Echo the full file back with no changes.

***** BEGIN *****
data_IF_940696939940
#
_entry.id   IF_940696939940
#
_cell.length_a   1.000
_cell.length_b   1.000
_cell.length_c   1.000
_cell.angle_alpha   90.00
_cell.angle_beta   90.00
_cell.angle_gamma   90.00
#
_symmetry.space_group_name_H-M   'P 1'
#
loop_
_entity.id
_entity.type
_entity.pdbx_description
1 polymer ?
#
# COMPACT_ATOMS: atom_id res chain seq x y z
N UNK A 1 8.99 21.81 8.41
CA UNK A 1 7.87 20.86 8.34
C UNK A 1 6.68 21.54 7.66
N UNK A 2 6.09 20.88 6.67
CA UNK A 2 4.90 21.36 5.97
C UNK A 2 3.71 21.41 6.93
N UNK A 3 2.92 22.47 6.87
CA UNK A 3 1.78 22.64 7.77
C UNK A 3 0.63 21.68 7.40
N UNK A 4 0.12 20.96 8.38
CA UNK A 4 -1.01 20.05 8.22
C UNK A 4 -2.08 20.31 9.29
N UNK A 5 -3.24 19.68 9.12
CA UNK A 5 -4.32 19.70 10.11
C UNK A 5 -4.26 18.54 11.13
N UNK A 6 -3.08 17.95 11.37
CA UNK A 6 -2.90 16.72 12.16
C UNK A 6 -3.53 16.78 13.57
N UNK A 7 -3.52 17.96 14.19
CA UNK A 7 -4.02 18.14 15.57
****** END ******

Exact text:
data_IF_940696939940
#
_entry.id   IF_940696939940
#
_cell.length_a   1.000
_cell.length_b   1.000
_cell.length_c   1.000
_cell.angle_alpha   90.00
_cell.angle_beta   90.00
_cell.angle_gamma   90.00
#
_symmetry.space_group_name_H-M   'P 1'
#
loop_
_entity.id
_entity.type
_entity.pdbx_description
1 polymer ?
#
# COMPACT_ATOMS: atom_id res chain seq x y z
N UNK A 1 8.99 21.81 8.41
CA UNK A 1 7.87 20.86 8.34
C UNK A 1 6.68 21.54 7.66
N UNK A 2 6.09 20.88 6.67
CA UNK A 2 4.90 21.36 5.97
C UNK A 2 3.71 21.41 6.93
N UNK A 3 2.92 22.47 6.87
CA UNK A 3 1.78 22.64 7.77
C UNK A 3 0.63 21.68 7.40
N UNK A 4 0.12 20.96 8.38
CA UNK A 4 -1.01 20.05 8.22
C UNK A 4 -2.08 20.31 9.29
N UNK A 5 -3.24 19.68 9.12
CA UNK A 5 -4.32 19.70 10.11
C UNK A 5 -4.26 18.54 11.13
N UNK A 6 -3.08 17.95 11.37
CA UNK A 6 -2.90 16.72 12.16
C UNK A 6 -3.53 16.78 13.57
N UNK A 7 -3.52 17.96 14.19
CA UNK A 7 -4.02 18.14 15.57